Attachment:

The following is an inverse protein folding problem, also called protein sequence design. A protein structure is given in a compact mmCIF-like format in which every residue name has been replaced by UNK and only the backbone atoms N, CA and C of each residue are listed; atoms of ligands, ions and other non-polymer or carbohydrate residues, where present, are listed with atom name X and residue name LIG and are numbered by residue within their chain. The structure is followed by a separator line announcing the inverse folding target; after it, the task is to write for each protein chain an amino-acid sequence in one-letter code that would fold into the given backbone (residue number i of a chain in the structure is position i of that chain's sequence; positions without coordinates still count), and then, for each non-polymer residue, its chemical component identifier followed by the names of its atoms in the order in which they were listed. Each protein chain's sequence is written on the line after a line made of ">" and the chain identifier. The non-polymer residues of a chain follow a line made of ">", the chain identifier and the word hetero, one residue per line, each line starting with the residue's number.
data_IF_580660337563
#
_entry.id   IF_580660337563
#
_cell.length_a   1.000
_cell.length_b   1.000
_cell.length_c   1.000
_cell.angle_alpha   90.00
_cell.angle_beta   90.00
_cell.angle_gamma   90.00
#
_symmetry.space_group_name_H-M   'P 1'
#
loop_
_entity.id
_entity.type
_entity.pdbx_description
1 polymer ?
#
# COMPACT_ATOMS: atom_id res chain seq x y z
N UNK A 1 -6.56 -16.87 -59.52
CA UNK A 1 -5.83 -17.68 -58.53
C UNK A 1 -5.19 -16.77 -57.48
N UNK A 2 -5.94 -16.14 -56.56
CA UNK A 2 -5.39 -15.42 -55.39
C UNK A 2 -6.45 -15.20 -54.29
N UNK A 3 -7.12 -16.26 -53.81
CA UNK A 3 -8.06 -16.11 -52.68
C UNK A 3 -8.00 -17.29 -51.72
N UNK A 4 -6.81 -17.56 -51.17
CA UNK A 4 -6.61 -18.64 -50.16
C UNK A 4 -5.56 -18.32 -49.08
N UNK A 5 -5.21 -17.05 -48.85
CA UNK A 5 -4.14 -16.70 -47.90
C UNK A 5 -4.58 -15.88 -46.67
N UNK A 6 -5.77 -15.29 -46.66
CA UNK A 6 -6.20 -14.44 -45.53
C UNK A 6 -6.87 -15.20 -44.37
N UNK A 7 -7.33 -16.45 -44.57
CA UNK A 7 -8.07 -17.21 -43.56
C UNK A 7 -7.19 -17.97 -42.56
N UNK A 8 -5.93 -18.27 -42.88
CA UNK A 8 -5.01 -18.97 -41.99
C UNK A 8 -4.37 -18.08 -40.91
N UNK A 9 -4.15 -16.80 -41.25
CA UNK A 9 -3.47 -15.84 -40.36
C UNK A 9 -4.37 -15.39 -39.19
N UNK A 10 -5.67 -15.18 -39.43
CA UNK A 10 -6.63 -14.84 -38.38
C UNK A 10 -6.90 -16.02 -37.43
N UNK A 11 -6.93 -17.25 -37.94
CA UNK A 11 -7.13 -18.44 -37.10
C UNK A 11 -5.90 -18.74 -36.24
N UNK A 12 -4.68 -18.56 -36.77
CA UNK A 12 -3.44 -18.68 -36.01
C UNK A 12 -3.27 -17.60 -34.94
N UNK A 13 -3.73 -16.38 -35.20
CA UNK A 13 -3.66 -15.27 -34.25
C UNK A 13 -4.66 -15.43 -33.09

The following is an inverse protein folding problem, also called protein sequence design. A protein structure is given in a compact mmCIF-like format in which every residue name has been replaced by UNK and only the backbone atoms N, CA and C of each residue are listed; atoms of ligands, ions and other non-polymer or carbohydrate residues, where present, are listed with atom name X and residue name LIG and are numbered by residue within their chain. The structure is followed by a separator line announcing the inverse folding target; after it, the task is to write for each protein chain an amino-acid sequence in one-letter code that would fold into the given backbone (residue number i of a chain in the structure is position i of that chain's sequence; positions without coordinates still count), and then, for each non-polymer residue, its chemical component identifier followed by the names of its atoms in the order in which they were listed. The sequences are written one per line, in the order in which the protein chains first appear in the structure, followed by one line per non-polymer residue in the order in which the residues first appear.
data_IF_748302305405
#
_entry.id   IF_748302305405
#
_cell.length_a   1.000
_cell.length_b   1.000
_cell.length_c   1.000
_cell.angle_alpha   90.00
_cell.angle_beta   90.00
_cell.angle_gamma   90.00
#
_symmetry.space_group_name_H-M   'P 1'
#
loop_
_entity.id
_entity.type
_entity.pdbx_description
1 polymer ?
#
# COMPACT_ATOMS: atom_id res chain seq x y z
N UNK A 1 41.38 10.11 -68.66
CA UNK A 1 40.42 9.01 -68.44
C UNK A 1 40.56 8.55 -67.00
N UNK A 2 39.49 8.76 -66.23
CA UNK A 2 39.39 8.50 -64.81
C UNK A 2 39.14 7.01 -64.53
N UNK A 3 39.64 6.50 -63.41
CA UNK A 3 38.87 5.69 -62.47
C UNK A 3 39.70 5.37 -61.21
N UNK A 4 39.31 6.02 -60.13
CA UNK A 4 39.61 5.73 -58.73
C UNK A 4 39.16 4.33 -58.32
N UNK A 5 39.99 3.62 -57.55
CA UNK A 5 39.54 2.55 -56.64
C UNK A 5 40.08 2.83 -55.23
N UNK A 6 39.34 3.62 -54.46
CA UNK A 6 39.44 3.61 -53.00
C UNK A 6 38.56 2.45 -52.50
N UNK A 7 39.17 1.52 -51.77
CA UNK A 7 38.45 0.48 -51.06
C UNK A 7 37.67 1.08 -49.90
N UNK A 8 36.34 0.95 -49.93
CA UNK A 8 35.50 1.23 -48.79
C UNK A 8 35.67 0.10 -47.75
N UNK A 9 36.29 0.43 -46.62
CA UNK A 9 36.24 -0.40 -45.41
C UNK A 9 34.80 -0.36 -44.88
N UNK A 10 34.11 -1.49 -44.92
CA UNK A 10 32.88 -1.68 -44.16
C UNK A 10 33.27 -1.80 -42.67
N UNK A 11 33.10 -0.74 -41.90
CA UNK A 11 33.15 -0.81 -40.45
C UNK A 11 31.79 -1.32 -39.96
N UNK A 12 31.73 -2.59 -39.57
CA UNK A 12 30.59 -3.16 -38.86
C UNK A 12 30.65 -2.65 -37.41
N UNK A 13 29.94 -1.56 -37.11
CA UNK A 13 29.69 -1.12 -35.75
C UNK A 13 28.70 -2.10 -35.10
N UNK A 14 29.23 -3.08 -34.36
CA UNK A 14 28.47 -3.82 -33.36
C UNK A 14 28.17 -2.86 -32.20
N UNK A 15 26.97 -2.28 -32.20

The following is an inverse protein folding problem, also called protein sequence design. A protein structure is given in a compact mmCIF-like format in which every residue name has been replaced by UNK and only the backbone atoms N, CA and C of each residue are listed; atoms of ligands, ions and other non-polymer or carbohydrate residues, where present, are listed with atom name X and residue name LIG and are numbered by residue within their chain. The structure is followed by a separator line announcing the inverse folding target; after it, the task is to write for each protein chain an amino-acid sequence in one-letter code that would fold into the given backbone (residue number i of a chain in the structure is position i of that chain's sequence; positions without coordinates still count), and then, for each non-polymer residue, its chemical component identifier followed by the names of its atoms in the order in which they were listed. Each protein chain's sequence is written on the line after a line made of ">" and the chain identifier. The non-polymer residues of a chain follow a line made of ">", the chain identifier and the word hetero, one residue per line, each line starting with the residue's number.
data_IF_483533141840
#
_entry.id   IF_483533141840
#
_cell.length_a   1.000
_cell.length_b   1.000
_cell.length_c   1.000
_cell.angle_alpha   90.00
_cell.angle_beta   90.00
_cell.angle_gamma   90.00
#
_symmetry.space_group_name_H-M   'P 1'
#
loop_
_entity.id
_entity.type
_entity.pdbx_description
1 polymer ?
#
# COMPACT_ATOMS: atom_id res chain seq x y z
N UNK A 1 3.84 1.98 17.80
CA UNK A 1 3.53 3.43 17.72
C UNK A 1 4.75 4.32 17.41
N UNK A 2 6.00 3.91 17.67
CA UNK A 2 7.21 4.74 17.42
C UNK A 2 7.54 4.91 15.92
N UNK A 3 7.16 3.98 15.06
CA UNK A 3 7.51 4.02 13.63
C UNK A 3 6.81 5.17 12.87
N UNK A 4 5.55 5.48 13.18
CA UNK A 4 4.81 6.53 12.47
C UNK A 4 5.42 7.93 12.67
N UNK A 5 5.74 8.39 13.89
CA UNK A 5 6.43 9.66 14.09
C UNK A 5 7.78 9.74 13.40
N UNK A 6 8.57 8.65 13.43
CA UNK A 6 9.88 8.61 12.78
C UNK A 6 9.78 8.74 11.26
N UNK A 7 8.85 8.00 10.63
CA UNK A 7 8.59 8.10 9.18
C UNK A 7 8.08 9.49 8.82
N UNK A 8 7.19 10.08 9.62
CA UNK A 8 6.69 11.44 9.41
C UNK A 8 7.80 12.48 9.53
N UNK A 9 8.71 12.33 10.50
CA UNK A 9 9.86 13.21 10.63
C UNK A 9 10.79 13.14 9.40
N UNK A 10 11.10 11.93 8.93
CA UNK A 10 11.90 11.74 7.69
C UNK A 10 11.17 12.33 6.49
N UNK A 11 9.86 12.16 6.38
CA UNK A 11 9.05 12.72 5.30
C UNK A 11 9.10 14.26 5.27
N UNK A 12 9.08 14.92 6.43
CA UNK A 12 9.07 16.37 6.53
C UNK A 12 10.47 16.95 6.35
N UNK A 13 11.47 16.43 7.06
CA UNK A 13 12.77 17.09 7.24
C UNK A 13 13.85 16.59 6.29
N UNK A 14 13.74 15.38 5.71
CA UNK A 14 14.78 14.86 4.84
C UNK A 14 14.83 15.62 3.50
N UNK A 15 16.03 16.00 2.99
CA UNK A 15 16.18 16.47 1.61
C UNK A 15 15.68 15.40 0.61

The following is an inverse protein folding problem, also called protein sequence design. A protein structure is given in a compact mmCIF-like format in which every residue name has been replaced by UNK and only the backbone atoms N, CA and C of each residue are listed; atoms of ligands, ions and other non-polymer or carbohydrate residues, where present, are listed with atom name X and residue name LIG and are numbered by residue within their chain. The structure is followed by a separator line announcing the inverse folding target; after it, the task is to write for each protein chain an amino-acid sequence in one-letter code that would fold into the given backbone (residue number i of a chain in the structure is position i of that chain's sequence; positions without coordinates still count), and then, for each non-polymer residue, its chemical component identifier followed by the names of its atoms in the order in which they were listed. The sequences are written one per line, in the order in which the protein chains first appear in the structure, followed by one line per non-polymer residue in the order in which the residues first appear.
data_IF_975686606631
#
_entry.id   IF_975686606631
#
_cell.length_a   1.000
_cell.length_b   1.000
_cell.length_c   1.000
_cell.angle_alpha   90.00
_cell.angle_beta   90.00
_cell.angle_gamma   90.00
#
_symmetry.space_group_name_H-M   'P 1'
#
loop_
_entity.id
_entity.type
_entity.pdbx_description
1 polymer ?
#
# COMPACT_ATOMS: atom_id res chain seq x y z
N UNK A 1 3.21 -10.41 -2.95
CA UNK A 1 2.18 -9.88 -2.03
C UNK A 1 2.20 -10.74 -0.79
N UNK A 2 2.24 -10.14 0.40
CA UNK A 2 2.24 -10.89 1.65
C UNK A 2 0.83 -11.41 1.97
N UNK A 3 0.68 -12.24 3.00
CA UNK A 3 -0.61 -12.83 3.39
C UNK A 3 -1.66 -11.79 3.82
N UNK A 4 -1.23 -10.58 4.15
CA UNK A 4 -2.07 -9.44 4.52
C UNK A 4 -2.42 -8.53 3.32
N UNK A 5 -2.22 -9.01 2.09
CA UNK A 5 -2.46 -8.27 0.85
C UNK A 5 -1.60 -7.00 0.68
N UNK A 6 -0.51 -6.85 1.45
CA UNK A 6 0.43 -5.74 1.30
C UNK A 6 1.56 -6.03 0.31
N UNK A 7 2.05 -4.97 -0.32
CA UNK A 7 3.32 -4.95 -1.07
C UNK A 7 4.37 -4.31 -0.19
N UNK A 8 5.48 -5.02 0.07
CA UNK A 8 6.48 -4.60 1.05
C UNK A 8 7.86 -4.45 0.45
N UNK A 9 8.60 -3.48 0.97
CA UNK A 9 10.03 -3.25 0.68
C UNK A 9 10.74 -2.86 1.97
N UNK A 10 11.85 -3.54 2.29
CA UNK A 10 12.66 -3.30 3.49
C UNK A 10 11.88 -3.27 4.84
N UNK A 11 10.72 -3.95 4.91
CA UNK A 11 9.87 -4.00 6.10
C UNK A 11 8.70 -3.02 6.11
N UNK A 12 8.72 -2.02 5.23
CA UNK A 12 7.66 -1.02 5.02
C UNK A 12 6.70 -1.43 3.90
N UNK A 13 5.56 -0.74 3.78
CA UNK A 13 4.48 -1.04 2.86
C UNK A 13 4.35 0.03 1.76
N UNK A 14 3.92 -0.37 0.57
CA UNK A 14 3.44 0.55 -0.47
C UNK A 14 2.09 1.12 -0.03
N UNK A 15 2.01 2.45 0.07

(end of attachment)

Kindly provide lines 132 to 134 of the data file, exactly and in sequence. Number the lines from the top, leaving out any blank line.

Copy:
_cell.length_c   1.000
_cell.angle_alpha   90.00
_cell.angle_beta   90.00